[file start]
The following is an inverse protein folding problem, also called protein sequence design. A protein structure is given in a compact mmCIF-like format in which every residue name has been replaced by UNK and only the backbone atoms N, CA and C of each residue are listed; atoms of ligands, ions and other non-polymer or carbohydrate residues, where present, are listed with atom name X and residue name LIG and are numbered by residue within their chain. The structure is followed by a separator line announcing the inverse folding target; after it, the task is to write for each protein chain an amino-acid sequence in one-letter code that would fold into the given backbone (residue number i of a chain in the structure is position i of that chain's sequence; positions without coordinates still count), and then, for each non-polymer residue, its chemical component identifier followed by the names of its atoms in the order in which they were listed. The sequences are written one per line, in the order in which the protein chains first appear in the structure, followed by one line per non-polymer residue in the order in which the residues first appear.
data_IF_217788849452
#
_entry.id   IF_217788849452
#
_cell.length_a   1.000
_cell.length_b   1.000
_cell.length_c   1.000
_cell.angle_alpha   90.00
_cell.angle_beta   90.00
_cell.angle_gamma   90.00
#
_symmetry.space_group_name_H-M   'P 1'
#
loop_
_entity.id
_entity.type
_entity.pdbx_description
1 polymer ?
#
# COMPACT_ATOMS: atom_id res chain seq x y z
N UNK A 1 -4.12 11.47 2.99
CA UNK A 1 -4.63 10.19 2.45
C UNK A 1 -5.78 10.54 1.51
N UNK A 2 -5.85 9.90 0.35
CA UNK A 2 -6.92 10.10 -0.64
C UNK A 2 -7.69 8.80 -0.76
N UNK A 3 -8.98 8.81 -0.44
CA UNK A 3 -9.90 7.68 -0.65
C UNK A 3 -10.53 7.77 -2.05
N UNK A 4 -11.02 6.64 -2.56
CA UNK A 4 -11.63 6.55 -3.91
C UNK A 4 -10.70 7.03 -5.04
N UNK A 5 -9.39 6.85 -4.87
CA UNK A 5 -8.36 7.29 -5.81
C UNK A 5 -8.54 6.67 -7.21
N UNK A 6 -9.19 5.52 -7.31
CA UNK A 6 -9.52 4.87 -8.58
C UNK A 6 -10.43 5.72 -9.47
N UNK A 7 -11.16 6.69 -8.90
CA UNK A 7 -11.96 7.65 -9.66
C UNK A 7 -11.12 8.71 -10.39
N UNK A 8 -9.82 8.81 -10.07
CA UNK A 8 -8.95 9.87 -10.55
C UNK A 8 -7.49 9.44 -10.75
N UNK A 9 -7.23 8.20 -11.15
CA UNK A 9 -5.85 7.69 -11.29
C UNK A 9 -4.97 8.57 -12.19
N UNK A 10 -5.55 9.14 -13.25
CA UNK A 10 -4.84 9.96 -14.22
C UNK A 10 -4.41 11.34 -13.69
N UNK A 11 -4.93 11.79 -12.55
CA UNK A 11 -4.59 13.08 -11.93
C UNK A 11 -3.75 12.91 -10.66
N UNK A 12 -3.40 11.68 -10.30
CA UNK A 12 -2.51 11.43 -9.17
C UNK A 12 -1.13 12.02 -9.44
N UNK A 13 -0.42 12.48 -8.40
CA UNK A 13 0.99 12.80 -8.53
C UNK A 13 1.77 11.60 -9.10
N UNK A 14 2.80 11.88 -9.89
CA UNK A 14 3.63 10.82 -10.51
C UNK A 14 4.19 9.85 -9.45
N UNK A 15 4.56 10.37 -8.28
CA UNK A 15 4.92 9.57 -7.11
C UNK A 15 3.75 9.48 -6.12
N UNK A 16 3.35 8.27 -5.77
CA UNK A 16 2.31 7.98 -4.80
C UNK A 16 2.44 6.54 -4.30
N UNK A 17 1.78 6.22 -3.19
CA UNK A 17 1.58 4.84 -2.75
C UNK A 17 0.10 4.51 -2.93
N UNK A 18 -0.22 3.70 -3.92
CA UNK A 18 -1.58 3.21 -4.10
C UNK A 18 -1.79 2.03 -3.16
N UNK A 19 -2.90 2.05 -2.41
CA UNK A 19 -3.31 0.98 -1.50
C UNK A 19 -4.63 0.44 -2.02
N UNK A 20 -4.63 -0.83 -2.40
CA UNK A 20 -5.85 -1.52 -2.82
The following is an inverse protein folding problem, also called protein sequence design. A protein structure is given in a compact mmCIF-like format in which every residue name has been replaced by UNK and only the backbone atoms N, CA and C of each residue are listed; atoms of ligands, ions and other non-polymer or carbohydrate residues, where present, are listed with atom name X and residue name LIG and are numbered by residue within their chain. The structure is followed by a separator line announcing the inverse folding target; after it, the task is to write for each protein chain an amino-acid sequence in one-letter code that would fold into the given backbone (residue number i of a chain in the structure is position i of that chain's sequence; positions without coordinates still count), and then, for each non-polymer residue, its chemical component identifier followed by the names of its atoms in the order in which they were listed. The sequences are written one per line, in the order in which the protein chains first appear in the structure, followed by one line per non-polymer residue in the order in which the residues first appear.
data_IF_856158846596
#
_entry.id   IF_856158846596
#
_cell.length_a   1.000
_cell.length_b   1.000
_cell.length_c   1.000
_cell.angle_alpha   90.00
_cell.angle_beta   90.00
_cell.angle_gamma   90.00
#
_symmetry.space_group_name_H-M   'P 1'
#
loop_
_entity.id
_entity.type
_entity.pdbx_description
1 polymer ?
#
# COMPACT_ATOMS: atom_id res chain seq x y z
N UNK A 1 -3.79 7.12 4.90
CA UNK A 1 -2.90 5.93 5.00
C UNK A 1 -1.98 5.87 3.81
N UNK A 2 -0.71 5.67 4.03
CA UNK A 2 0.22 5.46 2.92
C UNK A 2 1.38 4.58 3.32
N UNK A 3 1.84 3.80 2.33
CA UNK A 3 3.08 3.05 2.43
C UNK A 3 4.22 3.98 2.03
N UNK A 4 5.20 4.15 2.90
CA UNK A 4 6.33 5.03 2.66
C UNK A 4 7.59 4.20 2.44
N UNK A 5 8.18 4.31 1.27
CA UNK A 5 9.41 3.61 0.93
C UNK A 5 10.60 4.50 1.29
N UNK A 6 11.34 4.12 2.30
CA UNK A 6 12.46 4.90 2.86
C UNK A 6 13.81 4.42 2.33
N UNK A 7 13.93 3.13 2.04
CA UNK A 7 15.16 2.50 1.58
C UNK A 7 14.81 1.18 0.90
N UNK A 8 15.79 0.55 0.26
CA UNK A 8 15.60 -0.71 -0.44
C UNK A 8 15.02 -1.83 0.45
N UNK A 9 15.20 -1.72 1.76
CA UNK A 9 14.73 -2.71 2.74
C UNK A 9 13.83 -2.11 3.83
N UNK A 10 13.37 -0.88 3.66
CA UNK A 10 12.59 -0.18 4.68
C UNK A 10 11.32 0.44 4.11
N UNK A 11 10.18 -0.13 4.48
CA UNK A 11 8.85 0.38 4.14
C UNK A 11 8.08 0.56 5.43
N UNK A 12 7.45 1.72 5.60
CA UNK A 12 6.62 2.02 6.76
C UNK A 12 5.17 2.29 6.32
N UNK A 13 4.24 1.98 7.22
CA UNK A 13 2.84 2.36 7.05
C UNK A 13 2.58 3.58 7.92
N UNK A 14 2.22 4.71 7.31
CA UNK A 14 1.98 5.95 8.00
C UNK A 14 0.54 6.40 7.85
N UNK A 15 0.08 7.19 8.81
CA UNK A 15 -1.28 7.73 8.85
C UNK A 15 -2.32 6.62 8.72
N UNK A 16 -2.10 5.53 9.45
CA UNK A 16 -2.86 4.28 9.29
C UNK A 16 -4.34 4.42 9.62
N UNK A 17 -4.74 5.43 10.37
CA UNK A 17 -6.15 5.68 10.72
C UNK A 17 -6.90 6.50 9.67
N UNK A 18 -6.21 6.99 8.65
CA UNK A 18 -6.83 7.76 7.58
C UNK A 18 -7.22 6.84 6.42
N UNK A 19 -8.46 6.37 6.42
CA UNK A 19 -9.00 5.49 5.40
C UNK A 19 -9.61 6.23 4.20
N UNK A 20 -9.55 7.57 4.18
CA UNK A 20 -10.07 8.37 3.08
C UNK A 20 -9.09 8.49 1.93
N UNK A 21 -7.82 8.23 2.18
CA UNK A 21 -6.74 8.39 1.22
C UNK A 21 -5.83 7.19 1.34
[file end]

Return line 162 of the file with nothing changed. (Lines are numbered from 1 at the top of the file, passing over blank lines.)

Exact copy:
N UNK A 21 -7.82 8.23 2.18